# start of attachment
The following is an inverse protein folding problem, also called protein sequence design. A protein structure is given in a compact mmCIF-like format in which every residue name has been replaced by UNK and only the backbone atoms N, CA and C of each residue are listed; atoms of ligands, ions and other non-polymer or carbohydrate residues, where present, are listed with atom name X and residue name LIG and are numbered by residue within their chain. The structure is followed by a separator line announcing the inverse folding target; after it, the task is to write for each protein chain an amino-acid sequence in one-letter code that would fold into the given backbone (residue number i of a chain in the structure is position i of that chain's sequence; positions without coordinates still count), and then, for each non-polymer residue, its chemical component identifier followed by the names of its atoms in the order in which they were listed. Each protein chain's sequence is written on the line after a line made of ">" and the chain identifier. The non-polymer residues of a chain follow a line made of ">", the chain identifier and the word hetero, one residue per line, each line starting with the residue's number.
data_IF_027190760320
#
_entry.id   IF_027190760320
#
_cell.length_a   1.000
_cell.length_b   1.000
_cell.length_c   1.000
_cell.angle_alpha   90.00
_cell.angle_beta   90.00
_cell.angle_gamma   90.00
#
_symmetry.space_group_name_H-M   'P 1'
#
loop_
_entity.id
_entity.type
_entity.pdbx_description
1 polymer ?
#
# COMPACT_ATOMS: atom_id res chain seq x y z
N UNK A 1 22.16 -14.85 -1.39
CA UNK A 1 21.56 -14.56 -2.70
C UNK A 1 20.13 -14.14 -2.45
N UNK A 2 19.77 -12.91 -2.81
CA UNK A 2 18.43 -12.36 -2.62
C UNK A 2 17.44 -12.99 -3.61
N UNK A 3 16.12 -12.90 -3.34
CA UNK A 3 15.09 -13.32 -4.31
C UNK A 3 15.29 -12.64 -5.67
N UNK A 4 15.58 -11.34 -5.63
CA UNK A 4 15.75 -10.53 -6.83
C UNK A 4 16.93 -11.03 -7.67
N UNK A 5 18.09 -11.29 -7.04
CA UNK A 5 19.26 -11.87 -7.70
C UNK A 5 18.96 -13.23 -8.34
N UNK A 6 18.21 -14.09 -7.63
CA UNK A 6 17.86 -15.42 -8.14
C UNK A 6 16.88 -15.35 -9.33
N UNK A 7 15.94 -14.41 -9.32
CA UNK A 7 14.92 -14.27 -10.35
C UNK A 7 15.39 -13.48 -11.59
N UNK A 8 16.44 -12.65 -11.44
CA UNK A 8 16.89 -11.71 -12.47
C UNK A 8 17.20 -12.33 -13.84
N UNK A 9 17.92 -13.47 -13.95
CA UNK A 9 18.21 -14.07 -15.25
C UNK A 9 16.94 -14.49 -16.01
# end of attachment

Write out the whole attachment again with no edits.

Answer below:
The following is an inverse protein folding problem, also called protein sequence design. A protein structure is given in a compact mmCIF-like format in which every residue name has been replaced by UNK and only the backbone atoms N, CA and C of each residue are listed; atoms of ligands, ions and other non-polymer or carbohydrate residues, where present, are listed with atom name X and residue name LIG and are numbered by residue within their chain. The structure is followed by a separator line announcing the inverse folding target; after it, the task is to write for each protein chain an amino-acid sequence in one-letter code that would fold into the given backbone (residue number i of a chain in the structure is position i of that chain's sequence; positions without coordinates still count), and then, for each non-polymer residue, its chemical component identifier followed by the names of its atoms in the order in which they were listed. Each protein chain's sequence is written on the line after a line made of ">" and the chain identifier. The non-polymer residues of a chain follow a line made of ">", the chain identifier and the word hetero, one residue per line, each line starting with the residue's number.
data_IF_027190760320
#
_entry.id   IF_027190760320
#
_cell.length_a   1.000
_cell.length_b   1.000
_cell.length_c   1.000
_cell.angle_alpha   90.00
_cell.angle_beta   90.00
_cell.angle_gamma   90.00
#
_symmetry.space_group_name_H-M   'P 1'
#
loop_
_entity.id
_entity.type
_entity.pdbx_description
1 polymer ?
#
# COMPACT_ATOMS: atom_id res chain seq x y z
N UNK A 1 22.16 -14.85 -1.39
CA UNK A 1 21.56 -14.56 -2.70
C UNK A 1 20.13 -14.14 -2.45
N UNK A 2 19.77 -12.91 -2.81
CA UNK A 2 18.43 -12.36 -2.62
C UNK A 2 17.44 -12.99 -3.61
N UNK A 3 16.12 -12.90 -3.34
CA UNK A 3 15.09 -13.32 -4.31
C UNK A 3 15.29 -12.64 -5.67
N UNK A 4 15.58 -11.34 -5.63
CA UNK A 4 15.75 -10.53 -6.83
C UNK A 4 16.93 -11.03 -7.67
N UNK A 5 18.09 -11.29 -7.04
CA UNK A 5 19.26 -11.87 -7.70
C UNK A 5 18.96 -13.23 -8.34
N UNK A 6 18.21 -14.09 -7.63
CA UNK A 6 17.86 -15.42 -8.14
C UNK A 6 16.88 -15.35 -9.33
N UNK A 7 15.94 -14.41 -9.32
CA UNK A 7 14.92 -14.27 -10.35
C UNK A 7 15.39 -13.48 -11.59
N UNK A 8 16.44 -12.65 -11.44
CA UNK A 8 16.89 -11.71 -12.47
C UNK A 8 17.20 -12.33 -13.84
N UNK A 9 17.92 -13.47 -13.95
CA UNK A 9 18.21 -14.07 -15.25
C UNK A 9 16.94 -14.49 -16.01